Problogger has a great series of case studies where they ask blog authors which were their most successful posts. Here’s a quick summary of top posts and how those lessons can be applied to business or corporate blogs.
Simple but effective list
Leo Babauata from Zen Habits said his most popular blog post was “10 tasty, easy and healthy breakfast ideas.” He was interviewed by Problogger in 2009, and this one post had received more than 500K views at the time.
Another example: My daughter is doing a report on jellyfish. On Google images, we searched for the term “jellyfish eating.” The photo that came up was a blog post entitled, “Ten Amazing Facts about Jellyfish.”
Leo’s success and the jellyfish post both echo what I’ve read a lot lately. Lists work.
Roundups and tutorials
Summarizing information and organizing it into a tutorial or roundup is another version of the list tactic. Vitaly Friedman from Smashing Magazine, a resource for Web designers, said his top post was “Adobe Photoshop Tutorials — Best Of,” which received more than a million of unique hits (and this was more than a year ago).
The Search Engine Optimization tips for bloggers presentation I listened to recently, by Copyblogger’s Brian Clark, said that the reason these types of posts are good is that people bookmark them. So an ideal tactic for a business blog would be to create a series of tutorials or best-of lists and then summarize those posts on one page for readers to bookmark for themselves, or better, on an aggregate bookmarking services like Delicious.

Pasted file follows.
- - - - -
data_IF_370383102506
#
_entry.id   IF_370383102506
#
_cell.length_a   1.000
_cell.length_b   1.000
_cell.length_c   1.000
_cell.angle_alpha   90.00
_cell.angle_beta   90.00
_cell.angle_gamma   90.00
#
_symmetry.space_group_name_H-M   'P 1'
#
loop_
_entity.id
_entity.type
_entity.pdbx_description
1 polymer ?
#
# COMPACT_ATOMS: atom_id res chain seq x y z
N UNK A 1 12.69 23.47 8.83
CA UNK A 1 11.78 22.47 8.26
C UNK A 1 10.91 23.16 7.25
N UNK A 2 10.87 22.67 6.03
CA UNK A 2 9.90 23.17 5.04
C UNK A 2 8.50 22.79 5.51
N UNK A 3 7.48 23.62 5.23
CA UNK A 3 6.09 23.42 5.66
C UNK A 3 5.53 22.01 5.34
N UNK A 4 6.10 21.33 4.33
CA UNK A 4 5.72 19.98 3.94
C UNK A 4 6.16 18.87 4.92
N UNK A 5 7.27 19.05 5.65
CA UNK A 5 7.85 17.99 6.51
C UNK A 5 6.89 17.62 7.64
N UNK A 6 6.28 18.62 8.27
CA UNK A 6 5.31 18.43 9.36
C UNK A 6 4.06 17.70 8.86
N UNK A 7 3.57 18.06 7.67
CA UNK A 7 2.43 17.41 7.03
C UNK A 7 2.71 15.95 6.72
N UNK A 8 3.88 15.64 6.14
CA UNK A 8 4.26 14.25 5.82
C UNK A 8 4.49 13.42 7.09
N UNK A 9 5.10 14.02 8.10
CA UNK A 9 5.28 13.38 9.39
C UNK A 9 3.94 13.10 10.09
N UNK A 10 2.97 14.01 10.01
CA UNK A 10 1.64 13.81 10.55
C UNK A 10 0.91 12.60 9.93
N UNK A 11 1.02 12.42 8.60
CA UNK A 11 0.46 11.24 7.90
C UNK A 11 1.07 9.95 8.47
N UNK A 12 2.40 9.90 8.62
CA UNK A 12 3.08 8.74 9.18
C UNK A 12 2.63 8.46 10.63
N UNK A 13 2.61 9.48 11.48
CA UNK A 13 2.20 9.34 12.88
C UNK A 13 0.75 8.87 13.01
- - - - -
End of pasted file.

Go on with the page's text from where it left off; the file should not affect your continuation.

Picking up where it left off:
Lead the pack on a timely news item
We do this in PR all the time: tie your client to a timely news hook. Duncan Riley from The Iniquisitor, a celebrity news site, got more than 600K hits on his post, “Is American Idol’s Adam Lambert Gay? Is there really any question?”
How can businesses tie itself to timely news?
Here’s an example of how it worked for one of my clients — the engineering firm. Not exactly exciting stuff. But I pitched a great business story while there was a heat wave in Chicago, about how the chillers my client installed in the Field Museum could keep King Tut’s hair from frizzing. The Sun-Times editor liked the hook, and turned it into a great feature.
News media, and now your average Internet searcher, wants to read commentary on hot news items and trends, especially if it has a unique twist or strong opinion.